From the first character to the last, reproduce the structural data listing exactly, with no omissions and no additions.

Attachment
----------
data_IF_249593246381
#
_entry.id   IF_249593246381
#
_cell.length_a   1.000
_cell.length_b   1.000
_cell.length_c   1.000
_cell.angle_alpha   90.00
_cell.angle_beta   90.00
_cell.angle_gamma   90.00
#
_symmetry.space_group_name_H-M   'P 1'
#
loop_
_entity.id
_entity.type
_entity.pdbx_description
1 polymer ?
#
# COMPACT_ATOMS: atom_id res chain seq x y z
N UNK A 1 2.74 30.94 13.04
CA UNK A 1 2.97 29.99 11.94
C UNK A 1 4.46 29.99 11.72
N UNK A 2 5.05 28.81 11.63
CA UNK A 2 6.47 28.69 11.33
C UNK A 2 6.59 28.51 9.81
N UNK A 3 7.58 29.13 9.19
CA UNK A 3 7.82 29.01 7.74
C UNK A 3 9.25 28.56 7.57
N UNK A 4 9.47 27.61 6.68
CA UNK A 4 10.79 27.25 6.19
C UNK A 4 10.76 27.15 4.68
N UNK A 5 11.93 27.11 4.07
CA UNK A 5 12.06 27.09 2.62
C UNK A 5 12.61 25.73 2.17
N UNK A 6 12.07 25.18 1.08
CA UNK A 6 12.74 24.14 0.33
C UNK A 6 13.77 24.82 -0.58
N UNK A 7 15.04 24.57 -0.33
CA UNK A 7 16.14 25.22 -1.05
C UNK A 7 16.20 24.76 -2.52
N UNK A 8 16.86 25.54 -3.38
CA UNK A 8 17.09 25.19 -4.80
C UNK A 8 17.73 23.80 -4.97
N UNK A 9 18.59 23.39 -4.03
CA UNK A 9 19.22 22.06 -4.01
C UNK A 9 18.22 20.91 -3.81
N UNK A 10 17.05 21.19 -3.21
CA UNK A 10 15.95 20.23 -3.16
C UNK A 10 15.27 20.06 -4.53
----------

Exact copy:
data_IF_249593246381
#
_entry.id   IF_249593246381
#
_cell.length_a   1.000
_cell.length_b   1.000
_cell.length_c   1.000
_cell.angle_alpha   90.00
_cell.angle_beta   90.00
_cell.angle_gamma   90.00
#
_symmetry.space_group_name_H-M   'P 1'
#
loop_
_entity.id
_entity.type
_entity.pdbx_description
1 polymer ?
#
# COMPACT_ATOMS: atom_id res chain seq x y z
N UNK A 1 2.74 30.94 13.04
CA UNK A 1 2.97 29.99 11.94
C UNK A 1 4.46 29.99 11.72
N UNK A 2 5.05 28.81 11.63
CA UNK A 2 6.47 28.69 11.33
C UNK A 2 6.59 28.51 9.81
N UNK A 3 7.58 29.13 9.19
CA UNK A 3 7.82 29.01 7.74
C UNK A 3 9.25 28.56 7.57
N UNK A 4 9.47 27.61 6.68
CA UNK A 4 10.79 27.25 6.19
C UNK A 4 10.76 27.15 4.68
N UNK A 5 11.93 27.11 4.07
CA UNK A 5 12.06 27.09 2.62
C UNK A 5 12.61 25.73 2.17
N UNK A 6 12.07 25.18 1.08
CA UNK A 6 12.74 24.14 0.33
C UNK A 6 13.77 24.82 -0.58
N UNK A 7 15.04 24.57 -0.33
CA UNK A 7 16.14 25.22 -1.05
C UNK A 7 16.20 24.76 -2.52
N UNK A 8 16.86 25.54 -3.38
CA UNK A 8 17.09 25.19 -4.80
C UNK A 8 17.73 23.80 -4.97
N UNK A 9 18.59 23.39 -4.03
CA UNK A 9 19.22 22.06 -4.01
C UNK A 9 18.22 20.91 -3.81
N UNK A 10 17.05 21.19 -3.21
CA UNK A 10 15.95 20.23 -3.16
C UNK A 10 15.27 20.06 -4.53